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Tuesday, July 4, 2023

Peter Brötzmann Tribute (Day 2 of 3)

Peter Brötzmann. Photo by Peter Gannushkin

Day two of our tribute to saxophonist Peter Brötzmann. See day one here.

Peter Brötzmann, Toshinori Kondo, William Parker, Hamid Drake — Little Birds Have Fast Hearts, No. 1 & No. 2 (FMP, 1998 & 1999) 

These two albums, divided into six parts, were taken from performances by the Die Like a Dog quartet over 7, 8, and 9 November 1997 during the 30th Total Music Meeting at the Theater im Podewil in Berlin.

Just four years after the quartet’s debut it’s clear that things had moved on. There remains the combustible electro-acoustic mix of processed trumpet and reeds – at their peaks like a couple of dogs howling at the moon – swirling about the rooted, earthy patterns of Parker and Drake whose mesmeric pulse is shot through with African rhythms, providing not just momentum but the weave that binds the quartet together.

Yet there’s also greater diversity, time given to open out Kondo’s ricocheting lines and appreciate their melodic invention and grace: delicate, air-blown, ephemeral. Brötzmann’s dense accumulations contrast with his exploitation of nuances in tone and more song-like tendencies that were to come to the fore in later years. There’s genuine subtlety in the way he and Kondo linger over phrases in quieter passages, like calls and echoes across water, framed by the tracery of bass and drums.

Such are the variations in temper and intensity across the mammoth 45 minute ‘Part 1”, and the perfectly calibrated ensembles of ‘Part 2’, that they feel akin to tragic dramas – ancient stories are being told, furious and lyrical, which still resonate down the ages. All this is assisted by a vivid recording capturing the timbral tang of liquified trumpet set against scabrous blasts on tenor, sculpted bass figurations, and the flickering light of Drake’s percussion.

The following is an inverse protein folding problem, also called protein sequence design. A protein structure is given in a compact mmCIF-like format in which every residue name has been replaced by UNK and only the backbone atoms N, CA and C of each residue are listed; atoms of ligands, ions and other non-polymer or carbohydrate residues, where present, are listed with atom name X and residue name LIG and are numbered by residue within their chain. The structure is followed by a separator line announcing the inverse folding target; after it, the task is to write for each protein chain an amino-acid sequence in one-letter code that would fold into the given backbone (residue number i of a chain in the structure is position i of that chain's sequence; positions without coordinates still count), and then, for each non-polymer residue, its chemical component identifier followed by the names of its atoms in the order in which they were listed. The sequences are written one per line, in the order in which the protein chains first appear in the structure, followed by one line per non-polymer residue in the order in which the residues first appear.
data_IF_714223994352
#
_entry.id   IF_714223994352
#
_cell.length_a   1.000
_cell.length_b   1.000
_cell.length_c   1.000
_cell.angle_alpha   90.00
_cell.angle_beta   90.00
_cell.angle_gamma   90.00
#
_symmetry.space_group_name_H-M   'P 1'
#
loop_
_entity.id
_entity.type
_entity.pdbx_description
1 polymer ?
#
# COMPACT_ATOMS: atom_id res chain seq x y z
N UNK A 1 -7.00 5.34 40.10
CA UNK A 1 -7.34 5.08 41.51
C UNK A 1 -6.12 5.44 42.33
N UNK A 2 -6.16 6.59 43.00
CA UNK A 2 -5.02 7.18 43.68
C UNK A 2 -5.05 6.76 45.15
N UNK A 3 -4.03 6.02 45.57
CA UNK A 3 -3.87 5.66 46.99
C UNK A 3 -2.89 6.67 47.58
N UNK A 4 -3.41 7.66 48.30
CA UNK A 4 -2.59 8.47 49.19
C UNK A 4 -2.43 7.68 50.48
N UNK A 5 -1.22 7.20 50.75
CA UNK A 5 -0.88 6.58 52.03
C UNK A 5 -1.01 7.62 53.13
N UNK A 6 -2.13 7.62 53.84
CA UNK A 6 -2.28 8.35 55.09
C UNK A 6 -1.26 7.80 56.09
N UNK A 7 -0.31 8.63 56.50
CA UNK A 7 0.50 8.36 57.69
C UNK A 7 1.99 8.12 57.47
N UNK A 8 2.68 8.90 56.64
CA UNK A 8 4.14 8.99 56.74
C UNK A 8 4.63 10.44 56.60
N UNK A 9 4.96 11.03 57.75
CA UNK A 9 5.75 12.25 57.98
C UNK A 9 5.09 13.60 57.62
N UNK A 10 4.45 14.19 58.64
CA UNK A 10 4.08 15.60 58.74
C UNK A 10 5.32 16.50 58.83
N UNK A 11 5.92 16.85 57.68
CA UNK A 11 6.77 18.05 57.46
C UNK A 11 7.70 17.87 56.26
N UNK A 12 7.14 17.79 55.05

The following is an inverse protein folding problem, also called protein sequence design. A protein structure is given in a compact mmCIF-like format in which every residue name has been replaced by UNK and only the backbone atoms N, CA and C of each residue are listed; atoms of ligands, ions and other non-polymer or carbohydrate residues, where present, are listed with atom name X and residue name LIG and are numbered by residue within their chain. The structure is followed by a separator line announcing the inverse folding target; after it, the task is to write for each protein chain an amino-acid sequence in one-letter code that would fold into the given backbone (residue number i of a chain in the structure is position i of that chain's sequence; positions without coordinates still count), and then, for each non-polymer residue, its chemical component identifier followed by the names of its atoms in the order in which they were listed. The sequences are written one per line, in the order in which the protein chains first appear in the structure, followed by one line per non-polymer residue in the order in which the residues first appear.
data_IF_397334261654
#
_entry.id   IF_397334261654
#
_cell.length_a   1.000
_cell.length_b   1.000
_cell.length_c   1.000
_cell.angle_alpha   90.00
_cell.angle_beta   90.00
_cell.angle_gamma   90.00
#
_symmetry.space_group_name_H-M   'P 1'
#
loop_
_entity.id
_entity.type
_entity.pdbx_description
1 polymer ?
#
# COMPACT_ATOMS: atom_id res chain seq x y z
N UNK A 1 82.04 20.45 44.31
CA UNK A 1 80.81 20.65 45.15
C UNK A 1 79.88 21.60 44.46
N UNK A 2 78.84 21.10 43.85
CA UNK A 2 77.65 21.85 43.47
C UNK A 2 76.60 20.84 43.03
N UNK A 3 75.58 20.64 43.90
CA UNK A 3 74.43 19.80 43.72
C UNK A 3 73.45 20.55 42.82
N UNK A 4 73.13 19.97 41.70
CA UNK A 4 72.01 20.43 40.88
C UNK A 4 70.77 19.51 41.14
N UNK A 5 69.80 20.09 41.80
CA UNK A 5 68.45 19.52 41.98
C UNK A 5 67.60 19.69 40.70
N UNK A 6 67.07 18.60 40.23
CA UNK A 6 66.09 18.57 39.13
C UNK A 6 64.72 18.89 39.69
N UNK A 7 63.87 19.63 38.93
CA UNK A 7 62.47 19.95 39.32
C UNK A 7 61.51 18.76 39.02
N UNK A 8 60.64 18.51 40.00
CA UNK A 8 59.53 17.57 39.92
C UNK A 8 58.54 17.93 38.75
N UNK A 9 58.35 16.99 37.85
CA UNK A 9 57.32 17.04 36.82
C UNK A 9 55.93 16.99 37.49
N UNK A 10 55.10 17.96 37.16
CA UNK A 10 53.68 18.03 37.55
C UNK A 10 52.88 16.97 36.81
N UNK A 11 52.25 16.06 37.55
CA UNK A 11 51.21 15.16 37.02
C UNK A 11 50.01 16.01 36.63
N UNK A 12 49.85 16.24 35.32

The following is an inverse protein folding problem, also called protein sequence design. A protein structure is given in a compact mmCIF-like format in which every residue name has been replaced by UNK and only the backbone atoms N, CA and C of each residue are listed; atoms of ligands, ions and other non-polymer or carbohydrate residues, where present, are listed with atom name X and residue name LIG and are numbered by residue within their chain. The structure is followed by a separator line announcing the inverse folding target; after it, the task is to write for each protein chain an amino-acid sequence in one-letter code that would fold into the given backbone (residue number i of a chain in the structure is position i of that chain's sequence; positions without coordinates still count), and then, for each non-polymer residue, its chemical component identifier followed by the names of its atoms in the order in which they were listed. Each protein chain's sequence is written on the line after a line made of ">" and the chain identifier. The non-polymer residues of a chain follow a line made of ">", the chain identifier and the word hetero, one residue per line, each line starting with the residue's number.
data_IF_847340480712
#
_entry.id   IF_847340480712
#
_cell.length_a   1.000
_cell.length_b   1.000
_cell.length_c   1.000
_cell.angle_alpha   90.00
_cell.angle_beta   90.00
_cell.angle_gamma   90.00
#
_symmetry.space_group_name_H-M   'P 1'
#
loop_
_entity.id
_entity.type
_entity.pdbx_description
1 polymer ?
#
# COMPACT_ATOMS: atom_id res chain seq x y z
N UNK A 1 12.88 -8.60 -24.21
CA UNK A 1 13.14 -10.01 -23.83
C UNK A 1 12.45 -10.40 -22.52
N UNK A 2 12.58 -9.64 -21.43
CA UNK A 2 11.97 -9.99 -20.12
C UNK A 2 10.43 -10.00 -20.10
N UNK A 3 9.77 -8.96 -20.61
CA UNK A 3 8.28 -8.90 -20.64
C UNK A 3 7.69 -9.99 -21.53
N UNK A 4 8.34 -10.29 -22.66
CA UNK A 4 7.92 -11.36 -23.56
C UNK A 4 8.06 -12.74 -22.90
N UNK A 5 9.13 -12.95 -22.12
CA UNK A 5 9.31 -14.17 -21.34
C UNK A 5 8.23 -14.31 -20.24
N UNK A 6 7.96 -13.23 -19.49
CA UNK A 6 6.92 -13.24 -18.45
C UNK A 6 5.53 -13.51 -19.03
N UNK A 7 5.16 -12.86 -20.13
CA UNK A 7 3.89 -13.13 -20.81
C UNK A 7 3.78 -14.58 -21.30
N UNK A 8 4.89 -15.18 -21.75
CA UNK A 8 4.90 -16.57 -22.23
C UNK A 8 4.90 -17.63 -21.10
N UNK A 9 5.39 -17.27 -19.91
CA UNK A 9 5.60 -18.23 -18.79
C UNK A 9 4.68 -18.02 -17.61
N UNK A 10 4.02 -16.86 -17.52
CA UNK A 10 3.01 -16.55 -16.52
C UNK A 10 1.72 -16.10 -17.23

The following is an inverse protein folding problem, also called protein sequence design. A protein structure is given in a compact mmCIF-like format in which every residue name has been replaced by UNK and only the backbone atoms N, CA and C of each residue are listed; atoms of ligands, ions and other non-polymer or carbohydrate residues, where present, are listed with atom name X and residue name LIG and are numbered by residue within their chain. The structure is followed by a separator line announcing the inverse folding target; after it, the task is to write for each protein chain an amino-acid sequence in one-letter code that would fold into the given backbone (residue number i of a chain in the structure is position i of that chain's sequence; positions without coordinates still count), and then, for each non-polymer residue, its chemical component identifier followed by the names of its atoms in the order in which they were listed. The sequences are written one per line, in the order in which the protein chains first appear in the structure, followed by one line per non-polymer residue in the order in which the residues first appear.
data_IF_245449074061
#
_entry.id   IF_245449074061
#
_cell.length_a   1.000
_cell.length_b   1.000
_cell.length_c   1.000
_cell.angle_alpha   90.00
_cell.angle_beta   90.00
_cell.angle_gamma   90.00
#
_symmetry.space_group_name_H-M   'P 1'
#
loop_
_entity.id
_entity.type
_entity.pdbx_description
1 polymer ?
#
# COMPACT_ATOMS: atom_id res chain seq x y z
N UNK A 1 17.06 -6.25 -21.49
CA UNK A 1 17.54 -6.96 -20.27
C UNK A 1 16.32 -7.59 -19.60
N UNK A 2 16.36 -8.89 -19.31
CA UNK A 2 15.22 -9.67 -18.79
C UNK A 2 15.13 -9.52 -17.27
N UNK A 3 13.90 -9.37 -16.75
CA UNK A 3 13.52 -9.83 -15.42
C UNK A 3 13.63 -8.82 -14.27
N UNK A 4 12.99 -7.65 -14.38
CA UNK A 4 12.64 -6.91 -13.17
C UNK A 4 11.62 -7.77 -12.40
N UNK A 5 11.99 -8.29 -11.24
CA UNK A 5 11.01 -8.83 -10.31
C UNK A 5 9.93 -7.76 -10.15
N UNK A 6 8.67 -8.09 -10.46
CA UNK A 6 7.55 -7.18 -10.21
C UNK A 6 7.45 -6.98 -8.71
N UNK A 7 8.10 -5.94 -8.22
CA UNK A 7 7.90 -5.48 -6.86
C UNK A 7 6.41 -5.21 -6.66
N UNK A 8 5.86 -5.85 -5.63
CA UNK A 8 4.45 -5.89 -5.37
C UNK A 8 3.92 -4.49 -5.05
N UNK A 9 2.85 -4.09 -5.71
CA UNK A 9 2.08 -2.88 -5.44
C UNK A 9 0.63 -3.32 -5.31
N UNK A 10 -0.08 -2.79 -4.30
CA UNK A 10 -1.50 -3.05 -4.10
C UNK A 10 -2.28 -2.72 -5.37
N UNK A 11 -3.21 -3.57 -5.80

The second CD ranges over similar terrain, sinewy and savage. ‘Part 5” has the tread of a sombre procession, full of wails and lamentations, and the concluding ‘Part 6’ is an incandescent conflagration; after which there is nowhere left to go.

The later Hairy Bones quartet, with Massimo Pupillo and Paal Nilssen-Love replacing Parker and Drake, had a different though equally valid dynamic, but for music that seemed to unite so many strands – old and new, Western and non-Western – these discs are a testament to one of the most exhilarating (and emotionally draining) groups in the history of jazz, at the height of its powers.

- Colin Green


Peter Brötzmann -The Chicago Octet/Tentet (Okka Disc, 1998)  

A crucial release that broke ground for a major phase of Brötzmann's music, the Chicago Tentet. The lineup is mind-blowing, and the music completely knocked me sideways the first time I heard it. With compositions by Brötzmann, Gustafsson, Vandermark, Bishop, Lonberg-Holm, Drake, and Zerang, the range of Brötzmann's vision has, arguably, rarely reached the highs of this set. Considering the huge number of albums he recorded and contributed to, that feels like a bold statement, but, I'll defend it forever. The Chicago Octet/Tentet box broke several molds, including one that seemingly held Brötzmann himself. 

The Peter Brötzmann Chicago Tentet - Stone/Water (Okka Disc, 2000)

If pressed to recommend a single Chicago Tentet album this is the one I would choose. It may not be their best release but it’s definitely among them - and it’s also pretty concise, comparatively. There is so much action in the album’s 40 minutes that it’s like getting 10 lbs of skronk in a 5 lb sack - it’s bursting at the seams with inventiveness, contrast, and power. And again, what a lineup. Joining our hero on reeds are Ken Vandermark and Mats Gustafsson, with Jeb Bishop on trombone, Fred Lonberg-Holm on cello and violin, William Parker and Kent Kessler on bass, Michael Zerang and Hamid Drake on drums, and the great Toshinori Kondo on trumpet and electronics. Wild group chorus howls, growling free blown frenzies, and other collective insanities are interspersed among the racing, grunting strings. Stark peels of electric trumpet reverberate in silences so sudden they are as jarring as the blowouts. Tremendous emissions that flow from peak to valley and back again, as hinted at in the album title. Kondo is given plenty of room to stretch out and do his thing. Swirling electronic interference shrouds his candid lamentations, the reeds barking and nipping at his heels, lashing and flickering like flame. Things coalesce occasionally, and there is a segment where a steady/slight rhythm develops, which prompts a terrific set of solos from the horns. But this is short lived, and the floodgates cannot be held back for long. The Tentet is one of Brötzmann’s most important groups, the makeup and technical proficiency of the ensemble and the fire with which they played is not likely to be matched. Incredible music.